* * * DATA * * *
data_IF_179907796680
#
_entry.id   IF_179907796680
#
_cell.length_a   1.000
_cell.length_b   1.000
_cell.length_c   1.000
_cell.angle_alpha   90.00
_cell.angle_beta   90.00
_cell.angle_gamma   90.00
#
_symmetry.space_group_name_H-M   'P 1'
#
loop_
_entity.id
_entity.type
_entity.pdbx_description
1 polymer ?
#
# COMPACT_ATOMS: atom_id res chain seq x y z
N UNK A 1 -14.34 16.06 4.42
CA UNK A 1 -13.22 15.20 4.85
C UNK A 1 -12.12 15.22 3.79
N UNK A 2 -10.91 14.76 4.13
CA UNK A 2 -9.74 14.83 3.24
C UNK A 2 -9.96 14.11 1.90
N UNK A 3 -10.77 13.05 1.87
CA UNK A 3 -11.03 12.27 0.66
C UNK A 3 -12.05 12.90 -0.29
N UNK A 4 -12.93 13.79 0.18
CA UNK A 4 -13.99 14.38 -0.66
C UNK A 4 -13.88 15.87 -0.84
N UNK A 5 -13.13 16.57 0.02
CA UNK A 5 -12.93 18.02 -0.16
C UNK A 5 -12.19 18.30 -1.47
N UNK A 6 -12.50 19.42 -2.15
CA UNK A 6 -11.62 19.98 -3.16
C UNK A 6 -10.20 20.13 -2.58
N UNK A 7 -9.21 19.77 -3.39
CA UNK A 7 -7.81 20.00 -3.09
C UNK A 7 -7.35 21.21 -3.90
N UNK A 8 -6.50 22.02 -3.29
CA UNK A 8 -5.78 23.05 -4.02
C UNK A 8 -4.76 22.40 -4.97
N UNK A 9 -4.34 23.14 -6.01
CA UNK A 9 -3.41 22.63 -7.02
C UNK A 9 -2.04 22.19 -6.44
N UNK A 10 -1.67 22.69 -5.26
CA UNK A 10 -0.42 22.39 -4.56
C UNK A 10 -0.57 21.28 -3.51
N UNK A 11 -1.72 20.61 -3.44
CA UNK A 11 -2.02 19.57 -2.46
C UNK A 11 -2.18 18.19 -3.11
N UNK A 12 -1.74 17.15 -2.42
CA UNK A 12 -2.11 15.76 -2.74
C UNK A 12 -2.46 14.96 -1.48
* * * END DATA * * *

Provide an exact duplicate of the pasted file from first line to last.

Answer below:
data_IF_179907796680
#
_entry.id   IF_179907796680
#
_cell.length_a   1.000
_cell.length_b   1.000
_cell.length_c   1.000
_cell.angle_alpha   90.00
_cell.angle_beta   90.00
_cell.angle_gamma   90.00
#
_symmetry.space_group_name_H-M   'P 1'
#
loop_
_entity.id
_entity.type
_entity.pdbx_description
1 polymer ?
#
# COMPACT_ATOMS: atom_id res chain seq x y z
N UNK A 1 -14.34 16.06 4.42
CA UNK A 1 -13.22 15.20 4.85
C UNK A 1 -12.12 15.22 3.79
N UNK A 2 -10.91 14.76 4.13
CA UNK A 2 -9.74 14.83 3.24
C UNK A 2 -9.96 14.11 1.90
N UNK A 3 -10.77 13.05 1.87
CA UNK A 3 -11.03 12.27 0.66
C UNK A 3 -12.05 12.90 -0.29
N UNK A 4 -12.93 13.79 0.18
CA UNK A 4 -13.99 14.38 -0.66
C UNK A 4 -13.88 15.87 -0.84
N UNK A 5 -13.13 16.57 0.02
CA UNK A 5 -12.93 18.02 -0.16
C UNK A 5 -12.19 18.30 -1.47
N UNK A 6 -12.50 19.42 -2.15
CA UNK A 6 -11.62 19.98 -3.16
C UNK A 6 -10.20 20.13 -2.58
N UNK A 7 -9.21 19.77 -3.39
CA UNK A 7 -7.81 20.00 -3.09
C UNK A 7 -7.35 21.21 -3.90
N UNK A 8 -6.50 22.02 -3.29
CA UNK A 8 -5.78 23.05 -4.02
C UNK A 8 -4.76 22.40 -4.97
N UNK A 9 -4.34 23.14 -6.01
CA UNK A 9 -3.41 22.63 -7.02
C UNK A 9 -2.04 22.19 -6.44
N UNK A 10 -1.67 22.69 -5.26
CA UNK A 10 -0.42 22.39 -4.56
C UNK A 10 -0.57 21.28 -3.51
N UNK A 11 -1.72 20.61 -3.44
CA UNK A 11 -2.02 19.57 -2.46
C UNK A 11 -2.18 18.19 -3.11
N UNK A 12 -1.74 17.15 -2.42
CA UNK A 12 -2.11 15.76 -2.74
C UNK A 12 -2.46 14.96 -1.48